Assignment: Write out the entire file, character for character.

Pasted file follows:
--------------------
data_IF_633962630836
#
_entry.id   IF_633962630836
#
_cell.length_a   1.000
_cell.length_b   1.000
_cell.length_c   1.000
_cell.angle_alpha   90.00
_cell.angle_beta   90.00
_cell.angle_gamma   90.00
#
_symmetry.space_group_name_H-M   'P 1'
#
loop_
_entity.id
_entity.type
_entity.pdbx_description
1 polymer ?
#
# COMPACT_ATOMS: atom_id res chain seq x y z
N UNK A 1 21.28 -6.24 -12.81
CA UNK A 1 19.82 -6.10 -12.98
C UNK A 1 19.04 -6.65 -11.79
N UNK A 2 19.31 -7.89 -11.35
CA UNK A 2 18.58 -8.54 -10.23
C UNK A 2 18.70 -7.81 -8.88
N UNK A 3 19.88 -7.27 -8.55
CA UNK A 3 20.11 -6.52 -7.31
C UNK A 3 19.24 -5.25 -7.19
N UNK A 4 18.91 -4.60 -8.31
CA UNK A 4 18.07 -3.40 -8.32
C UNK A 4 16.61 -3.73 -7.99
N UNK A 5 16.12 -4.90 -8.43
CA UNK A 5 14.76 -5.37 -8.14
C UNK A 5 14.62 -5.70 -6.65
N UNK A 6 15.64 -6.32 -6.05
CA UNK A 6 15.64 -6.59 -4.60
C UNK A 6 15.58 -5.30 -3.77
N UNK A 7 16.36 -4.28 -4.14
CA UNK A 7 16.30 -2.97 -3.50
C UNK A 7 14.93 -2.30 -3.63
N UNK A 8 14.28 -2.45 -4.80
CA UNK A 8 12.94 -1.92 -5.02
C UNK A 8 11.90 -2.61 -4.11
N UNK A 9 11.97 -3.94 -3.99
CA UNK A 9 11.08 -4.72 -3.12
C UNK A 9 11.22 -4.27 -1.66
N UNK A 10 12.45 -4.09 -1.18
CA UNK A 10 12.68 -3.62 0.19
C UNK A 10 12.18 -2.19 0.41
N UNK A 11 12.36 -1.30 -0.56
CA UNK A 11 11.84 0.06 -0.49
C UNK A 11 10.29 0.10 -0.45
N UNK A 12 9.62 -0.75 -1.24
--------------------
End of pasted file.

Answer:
data_IF_633962630836
#
_entry.id   IF_633962630836
#
_cell.length_a   1.000
_cell.length_b   1.000
_cell.length_c   1.000
_cell.angle_alpha   90.00
_cell.angle_beta   90.00
_cell.angle_gamma   90.00
#
_symmetry.space_group_name_H-M   'P 1'
#
loop_
_entity.id
_entity.type
_entity.pdbx_description
1 polymer ?
#
# COMPACT_ATOMS: atom_id res chain seq x y z
N UNK A 1 21.28 -6.24 -12.81
CA UNK A 1 19.82 -6.10 -12.98
C UNK A 1 19.04 -6.65 -11.79
N UNK A 2 19.31 -7.89 -11.35
CA UNK A 2 18.58 -8.54 -10.23
C UNK A 2 18.70 -7.81 -8.88
N UNK A 3 19.88 -7.27 -8.55
CA UNK A 3 20.11 -6.52 -7.31
C UNK A 3 19.24 -5.25 -7.19
N UNK A 4 18.91 -4.60 -8.31
CA UNK A 4 18.07 -3.40 -8.32
C UNK A 4 16.61 -3.73 -7.99
N UNK A 5 16.12 -4.90 -8.43
CA UNK A 5 14.76 -5.37 -8.14
C UNK A 5 14.62 -5.70 -6.65
N UNK A 6 15.64 -6.32 -6.05
CA UNK A 6 15.64 -6.59 -4.60
C UNK A 6 15.58 -5.30 -3.77
N UNK A 7 16.36 -4.28 -4.14
CA UNK A 7 16.30 -2.97 -3.50
C UNK A 7 14.93 -2.30 -3.63
N UNK A 8 14.28 -2.45 -4.80
CA UNK A 8 12.94 -1.92 -5.02
C UNK A 8 11.90 -2.61 -4.11
N UNK A 9 11.97 -3.94 -3.99
CA UNK A 9 11.08 -4.72 -3.12
C UNK A 9 11.22 -4.27 -1.66
N UNK A 10 12.45 -4.09 -1.18
CA UNK A 10 12.68 -3.62 0.19
C UNK A 10 12.18 -2.19 0.41
N UNK A 11 12.36 -1.30 -0.56
CA UNK A 11 11.84 0.06 -0.49
C UNK A 11 10.29 0.10 -0.45
N UNK A 12 9.62 -0.75 -1.24